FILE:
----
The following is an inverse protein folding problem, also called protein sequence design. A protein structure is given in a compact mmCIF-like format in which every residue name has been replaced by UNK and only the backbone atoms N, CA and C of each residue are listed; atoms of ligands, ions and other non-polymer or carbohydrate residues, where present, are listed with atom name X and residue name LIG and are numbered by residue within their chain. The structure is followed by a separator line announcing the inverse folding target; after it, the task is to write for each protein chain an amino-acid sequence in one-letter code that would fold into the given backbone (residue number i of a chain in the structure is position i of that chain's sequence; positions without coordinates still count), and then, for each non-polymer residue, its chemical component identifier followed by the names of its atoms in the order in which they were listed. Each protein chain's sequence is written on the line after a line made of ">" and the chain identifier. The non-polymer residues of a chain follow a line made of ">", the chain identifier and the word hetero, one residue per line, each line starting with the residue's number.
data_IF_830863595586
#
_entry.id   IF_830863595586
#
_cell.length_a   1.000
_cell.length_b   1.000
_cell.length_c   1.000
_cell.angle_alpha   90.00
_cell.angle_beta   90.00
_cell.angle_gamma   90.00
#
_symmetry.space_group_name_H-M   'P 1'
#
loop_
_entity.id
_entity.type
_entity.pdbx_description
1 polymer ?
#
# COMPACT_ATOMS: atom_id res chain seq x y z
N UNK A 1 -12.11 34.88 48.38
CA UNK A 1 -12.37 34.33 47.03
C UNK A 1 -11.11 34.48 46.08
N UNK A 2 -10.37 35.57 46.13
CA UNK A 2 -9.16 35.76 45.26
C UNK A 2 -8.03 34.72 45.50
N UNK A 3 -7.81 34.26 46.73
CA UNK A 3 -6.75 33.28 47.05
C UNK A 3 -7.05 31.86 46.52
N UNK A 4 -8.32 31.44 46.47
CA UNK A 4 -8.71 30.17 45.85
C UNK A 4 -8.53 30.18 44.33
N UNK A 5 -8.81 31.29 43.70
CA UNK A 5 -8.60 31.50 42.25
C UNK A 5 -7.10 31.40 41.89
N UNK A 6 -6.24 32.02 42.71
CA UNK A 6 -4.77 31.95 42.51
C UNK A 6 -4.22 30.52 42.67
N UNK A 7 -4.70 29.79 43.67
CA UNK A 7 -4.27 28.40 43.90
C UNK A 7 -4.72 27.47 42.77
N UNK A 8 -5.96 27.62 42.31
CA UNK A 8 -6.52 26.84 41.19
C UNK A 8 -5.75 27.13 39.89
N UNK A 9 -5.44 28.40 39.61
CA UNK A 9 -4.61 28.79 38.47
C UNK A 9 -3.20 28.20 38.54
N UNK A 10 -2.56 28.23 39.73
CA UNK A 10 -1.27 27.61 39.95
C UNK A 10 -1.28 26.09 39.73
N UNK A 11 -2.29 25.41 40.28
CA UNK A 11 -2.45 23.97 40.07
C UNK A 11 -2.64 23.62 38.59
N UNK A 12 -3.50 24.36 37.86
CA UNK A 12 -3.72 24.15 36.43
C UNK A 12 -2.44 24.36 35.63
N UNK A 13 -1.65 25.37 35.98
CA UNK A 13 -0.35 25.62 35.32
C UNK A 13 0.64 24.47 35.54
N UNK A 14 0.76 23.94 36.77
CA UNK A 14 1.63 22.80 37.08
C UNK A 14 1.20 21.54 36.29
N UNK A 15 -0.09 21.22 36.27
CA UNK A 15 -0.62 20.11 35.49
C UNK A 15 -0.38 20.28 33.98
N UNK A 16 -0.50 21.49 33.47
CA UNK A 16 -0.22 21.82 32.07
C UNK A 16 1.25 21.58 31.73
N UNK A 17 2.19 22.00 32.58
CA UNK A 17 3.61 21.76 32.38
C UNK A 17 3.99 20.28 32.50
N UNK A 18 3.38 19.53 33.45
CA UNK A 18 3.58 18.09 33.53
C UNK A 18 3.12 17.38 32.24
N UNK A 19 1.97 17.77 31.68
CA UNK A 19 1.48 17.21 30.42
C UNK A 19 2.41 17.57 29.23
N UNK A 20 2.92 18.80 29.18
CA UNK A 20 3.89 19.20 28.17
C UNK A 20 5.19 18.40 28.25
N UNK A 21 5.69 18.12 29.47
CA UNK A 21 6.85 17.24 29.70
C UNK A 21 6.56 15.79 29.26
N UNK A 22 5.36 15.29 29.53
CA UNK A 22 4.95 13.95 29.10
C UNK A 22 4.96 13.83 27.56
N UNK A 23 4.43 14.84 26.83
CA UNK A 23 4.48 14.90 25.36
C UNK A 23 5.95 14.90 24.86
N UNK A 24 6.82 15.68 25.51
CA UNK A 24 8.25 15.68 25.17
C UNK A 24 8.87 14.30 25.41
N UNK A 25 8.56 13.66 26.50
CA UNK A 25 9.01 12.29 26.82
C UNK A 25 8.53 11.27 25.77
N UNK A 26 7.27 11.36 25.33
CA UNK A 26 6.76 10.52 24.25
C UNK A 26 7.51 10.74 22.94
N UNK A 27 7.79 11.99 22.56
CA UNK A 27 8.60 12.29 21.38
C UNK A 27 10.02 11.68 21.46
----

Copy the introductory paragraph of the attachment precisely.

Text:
The following is an inverse protein folding problem, also called protein sequence design. A protein structure is given in a compact mmCIF-like format in which every residue name has been replaced by UNK and only the backbone atoms N, CA and C of each residue are listed; atoms of ligands, ions and other non-polymer or carbohydrate residues, where present, are listed with atom name X and residue name LIG and are numbered by residue within their chain. The structure is followed by a separator line announcing the inverse folding target; after it, the task is to write for each protein chain an amino-acid sequence in one-letter code that would fold into the given backbone (residue number i of a chain in the structure is position i of that chain's sequence; positions without coordinates still count), and then, for each non-polymer residue, its chemical component identifier followed by the names of its atoms in the order in which they were listed. Each protein chain's sequence is written on the line after a line made of ">" and the chain identifier. The non-polymer residues of a chain follow a line made of ">", the chain identifier and the word hetero, one residue per line, each line starting with the residue's number.